Oscar Pistorius trial adjourns to 5 May

The murder trial was adjourned to 5 May when the defence team will continue with its case.

Oscar Pistorius receives a bible from a supporter as he enters the High Court in Pretoria ahead of his murder trial on 17 April 2014. Picture: Christa van der Walt/EWN

PRETORIA - Judge Thokozile Masipa has adjourned the Oscar Pistorius trial to 5 May at 09:30am.

An application to have the matter adjourned before lunch was brought by the defence team who indicated the little time the court had today would not do justice to its next witness.

The state agreed and the application was granted.

Pistorius is on trial for murdering his girlfriend Reeva Steenkamp on Valentine's Day last year.

Picture: Carte Blanche.

The state has charged him with premeditated murder, two separate firearms-related charges and one of illegal possession of ammunition.

The athlete maintains he thought Steenkamp was an intruder after he shot and killed her while she was in the bathroom.

The state has accused Pistorius of being involved in a heated argument before he intentionally shot Steenkamp.


Before a very brief re-examination by defence advocate Barry Roux, forensic geology expert Roger Dixon was grilled by state prosecutor Gerrie Nel over the past two days.

Picture: EWN.

With regards to Pistorius's prosthesis, Nel today asked Dixon whether the piece cut out from the prosthesis was smaller than the mark on the door.

The expert confirmed that it was indeed slightly smaller.

Nel also wanted to know if there was any significance to the fibres in the mark on the prosthesis which pointed downwards.

Video: Nel attacks defence's credibility.

Dixon was then handed the prosthesis for inspection.

He confirmed that this was the prosthesis from which the sample was cut.

Nel also questioned when, where and how Dixon received the prosthesis sample and whether it was admissible.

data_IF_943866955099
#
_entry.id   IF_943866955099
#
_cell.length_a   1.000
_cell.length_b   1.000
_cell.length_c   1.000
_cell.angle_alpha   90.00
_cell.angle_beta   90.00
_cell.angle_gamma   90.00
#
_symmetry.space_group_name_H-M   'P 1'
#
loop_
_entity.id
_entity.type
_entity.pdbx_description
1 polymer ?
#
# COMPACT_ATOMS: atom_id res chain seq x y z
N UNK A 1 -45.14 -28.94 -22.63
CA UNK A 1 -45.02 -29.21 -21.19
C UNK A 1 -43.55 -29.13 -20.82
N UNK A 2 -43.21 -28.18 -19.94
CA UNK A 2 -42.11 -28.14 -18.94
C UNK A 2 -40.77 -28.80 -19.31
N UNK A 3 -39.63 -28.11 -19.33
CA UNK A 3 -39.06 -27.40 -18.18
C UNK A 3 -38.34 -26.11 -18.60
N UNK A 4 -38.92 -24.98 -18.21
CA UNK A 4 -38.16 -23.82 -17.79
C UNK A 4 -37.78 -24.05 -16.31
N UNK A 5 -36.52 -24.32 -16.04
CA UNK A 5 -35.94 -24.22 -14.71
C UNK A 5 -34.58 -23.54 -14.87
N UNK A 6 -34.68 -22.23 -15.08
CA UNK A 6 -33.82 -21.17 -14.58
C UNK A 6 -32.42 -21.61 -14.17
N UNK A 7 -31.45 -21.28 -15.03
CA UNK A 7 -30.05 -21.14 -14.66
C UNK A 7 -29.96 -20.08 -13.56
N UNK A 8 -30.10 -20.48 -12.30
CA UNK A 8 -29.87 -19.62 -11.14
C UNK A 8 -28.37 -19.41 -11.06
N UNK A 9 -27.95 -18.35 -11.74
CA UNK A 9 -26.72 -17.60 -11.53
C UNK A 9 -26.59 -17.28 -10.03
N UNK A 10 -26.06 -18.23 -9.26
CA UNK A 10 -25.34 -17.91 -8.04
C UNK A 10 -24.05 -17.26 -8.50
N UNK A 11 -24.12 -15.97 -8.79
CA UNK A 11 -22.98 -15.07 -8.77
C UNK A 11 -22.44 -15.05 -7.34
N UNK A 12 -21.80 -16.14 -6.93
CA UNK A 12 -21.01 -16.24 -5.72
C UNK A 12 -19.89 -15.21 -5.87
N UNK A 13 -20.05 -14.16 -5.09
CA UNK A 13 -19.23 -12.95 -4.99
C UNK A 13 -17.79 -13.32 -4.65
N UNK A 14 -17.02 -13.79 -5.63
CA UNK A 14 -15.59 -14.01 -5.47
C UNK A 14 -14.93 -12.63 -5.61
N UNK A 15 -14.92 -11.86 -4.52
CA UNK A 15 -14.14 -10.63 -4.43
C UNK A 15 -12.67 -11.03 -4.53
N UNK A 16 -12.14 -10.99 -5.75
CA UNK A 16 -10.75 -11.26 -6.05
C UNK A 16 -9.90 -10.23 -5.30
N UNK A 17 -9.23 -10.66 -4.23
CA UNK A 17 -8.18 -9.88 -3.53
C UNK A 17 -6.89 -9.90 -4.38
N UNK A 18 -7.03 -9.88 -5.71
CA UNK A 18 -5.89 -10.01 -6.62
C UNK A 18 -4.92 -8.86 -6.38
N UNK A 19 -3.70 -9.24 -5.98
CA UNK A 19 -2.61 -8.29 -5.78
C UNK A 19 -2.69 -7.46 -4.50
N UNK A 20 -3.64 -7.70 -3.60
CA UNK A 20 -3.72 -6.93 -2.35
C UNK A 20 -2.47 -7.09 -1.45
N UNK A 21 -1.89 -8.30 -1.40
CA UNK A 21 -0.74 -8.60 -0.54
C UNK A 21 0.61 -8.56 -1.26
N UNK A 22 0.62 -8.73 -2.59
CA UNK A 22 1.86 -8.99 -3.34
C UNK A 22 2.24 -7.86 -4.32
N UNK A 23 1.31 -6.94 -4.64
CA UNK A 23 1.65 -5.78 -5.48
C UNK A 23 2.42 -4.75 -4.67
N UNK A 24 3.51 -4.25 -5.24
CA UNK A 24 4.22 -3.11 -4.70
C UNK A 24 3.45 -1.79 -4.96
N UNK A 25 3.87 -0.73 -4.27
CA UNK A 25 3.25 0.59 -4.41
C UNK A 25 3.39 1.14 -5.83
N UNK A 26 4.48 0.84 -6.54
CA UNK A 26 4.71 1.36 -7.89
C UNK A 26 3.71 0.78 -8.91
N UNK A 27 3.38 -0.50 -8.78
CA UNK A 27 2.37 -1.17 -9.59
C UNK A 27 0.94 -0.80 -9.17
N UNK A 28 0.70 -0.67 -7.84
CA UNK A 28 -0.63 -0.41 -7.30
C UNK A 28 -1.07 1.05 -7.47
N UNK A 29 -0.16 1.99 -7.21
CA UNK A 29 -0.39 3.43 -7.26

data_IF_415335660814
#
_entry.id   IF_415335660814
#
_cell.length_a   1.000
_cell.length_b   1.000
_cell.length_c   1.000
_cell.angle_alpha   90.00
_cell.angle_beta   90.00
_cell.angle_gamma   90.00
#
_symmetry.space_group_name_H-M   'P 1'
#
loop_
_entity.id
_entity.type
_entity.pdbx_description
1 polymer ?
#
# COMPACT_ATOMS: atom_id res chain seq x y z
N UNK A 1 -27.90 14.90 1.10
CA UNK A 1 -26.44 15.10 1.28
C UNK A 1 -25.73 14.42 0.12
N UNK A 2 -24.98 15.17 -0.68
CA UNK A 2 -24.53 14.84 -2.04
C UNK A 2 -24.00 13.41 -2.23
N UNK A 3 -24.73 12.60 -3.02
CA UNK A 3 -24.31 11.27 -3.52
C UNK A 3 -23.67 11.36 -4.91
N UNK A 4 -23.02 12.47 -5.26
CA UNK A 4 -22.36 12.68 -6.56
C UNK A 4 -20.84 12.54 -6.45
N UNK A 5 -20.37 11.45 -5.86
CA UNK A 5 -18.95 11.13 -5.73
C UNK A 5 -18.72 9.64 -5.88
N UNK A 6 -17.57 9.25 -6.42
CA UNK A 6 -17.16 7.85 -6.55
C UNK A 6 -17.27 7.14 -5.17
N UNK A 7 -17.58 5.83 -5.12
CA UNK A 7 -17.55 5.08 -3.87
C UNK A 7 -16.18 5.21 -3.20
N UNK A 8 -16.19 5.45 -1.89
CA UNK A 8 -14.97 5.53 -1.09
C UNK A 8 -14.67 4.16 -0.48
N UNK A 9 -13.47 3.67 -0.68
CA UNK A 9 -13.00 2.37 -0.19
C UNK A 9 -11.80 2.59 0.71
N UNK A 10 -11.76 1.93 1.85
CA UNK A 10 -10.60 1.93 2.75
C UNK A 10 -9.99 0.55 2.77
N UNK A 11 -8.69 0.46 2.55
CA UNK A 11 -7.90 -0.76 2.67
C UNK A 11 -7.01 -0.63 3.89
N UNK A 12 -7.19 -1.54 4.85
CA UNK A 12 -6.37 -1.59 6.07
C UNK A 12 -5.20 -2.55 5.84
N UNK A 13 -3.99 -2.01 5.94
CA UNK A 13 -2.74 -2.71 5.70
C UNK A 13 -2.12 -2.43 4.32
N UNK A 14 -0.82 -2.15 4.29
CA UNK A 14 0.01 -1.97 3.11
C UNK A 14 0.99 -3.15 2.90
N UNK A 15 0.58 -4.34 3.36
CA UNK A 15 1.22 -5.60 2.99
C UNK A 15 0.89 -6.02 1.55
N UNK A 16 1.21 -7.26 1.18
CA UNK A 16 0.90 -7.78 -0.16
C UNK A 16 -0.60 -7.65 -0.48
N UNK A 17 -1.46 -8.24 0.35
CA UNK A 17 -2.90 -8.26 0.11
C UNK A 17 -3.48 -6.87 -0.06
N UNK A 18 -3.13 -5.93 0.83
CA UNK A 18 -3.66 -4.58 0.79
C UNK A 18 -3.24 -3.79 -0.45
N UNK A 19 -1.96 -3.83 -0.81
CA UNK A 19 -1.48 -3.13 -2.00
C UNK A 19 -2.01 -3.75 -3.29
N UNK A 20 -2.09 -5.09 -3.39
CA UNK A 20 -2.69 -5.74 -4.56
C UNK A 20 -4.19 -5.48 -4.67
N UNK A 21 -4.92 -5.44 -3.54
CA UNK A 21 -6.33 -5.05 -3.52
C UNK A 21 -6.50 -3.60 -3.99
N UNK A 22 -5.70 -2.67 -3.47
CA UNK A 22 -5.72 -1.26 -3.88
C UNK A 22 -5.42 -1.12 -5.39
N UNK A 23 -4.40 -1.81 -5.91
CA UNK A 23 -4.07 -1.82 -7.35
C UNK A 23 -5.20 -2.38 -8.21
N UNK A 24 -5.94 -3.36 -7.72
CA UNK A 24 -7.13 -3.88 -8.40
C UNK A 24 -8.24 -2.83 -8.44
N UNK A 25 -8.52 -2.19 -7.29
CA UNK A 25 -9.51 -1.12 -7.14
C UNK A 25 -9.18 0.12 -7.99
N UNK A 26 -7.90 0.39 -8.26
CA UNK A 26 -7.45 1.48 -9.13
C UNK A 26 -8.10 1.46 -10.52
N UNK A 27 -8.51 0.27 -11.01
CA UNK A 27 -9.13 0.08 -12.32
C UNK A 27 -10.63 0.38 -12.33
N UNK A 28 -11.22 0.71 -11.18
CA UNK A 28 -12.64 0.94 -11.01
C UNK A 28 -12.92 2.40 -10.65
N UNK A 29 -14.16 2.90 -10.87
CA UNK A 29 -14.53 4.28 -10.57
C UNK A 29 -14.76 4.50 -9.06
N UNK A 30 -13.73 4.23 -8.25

Dixon explained how he analysed the varnish from the prosthesis and the door, with tests conducted at the University of Pretoria.


Nel asked about a photo of a hole after a bullet was fired at an angle.

"Did you measure the angle?"

"The shots were fired at the approximate position," responded Dixon.

He went on and said the angle was measured with lines drawn on the floor.

A visibly irritated Nel asked in a loud voice, "Did you measure the angle of the bullet through the door with a probe or angle meter?"

Picture: Pool.

Dixon conceded that he had not.

He also let slip that he may have spoken to counsel after confirming that counsel handed over exhibits.

Dixon was under cross-examination and was not allowed to consult with counsel.


Earlier, Nel and Dixon discussed the bullet holes in the toilet door.

The expert had a different opinion to state ballistics expert, Captain Chris Mangena, who was in court listening attentively.

"In your reconstruction of the toilet cubicle, where was the magazine rack?" asked Nel.

"If Reeva was seated on the magazine rack, the head wound is too high for her to have been struck."

Nel asked, "Are you saying that she was on the floor when bullet D hit her in the head?"

"No, it hit her in her head as she was falling down," was Dixon's response.

He then explained that Steenkamp fell down as a result of the hip wound, and then three more shots hit her before she landed on the floor.

The state prosecutor asked, "How rapidly can Pistorius pull a trigger to hit Steenkamp three more times before she hit the ground?"

Dixon went on to provide another long explanation about bullets, energy and body movements.

Nel interjected, "What question did I ask you?

Dixon said he could not remember.

Smiling, Nel moved on to his next question, "Apart from the wound on the head, is there anything else that guided you on the position of the head?"

The expert replied, "The two contusions on the back, combined with the bruise on the buttock showed she was falling down and hit the mag rack."

Upon hearing this, Nel quickly asked "Are you saying that even after [Gert] Saayman dissected the wound, you still say he's wrong [about the bruise on buttock]?"

The geology expert said, "I'm not saying he's wrong, but [Gert] Saayman didn't specifically state the bruise was caused by the projectile".

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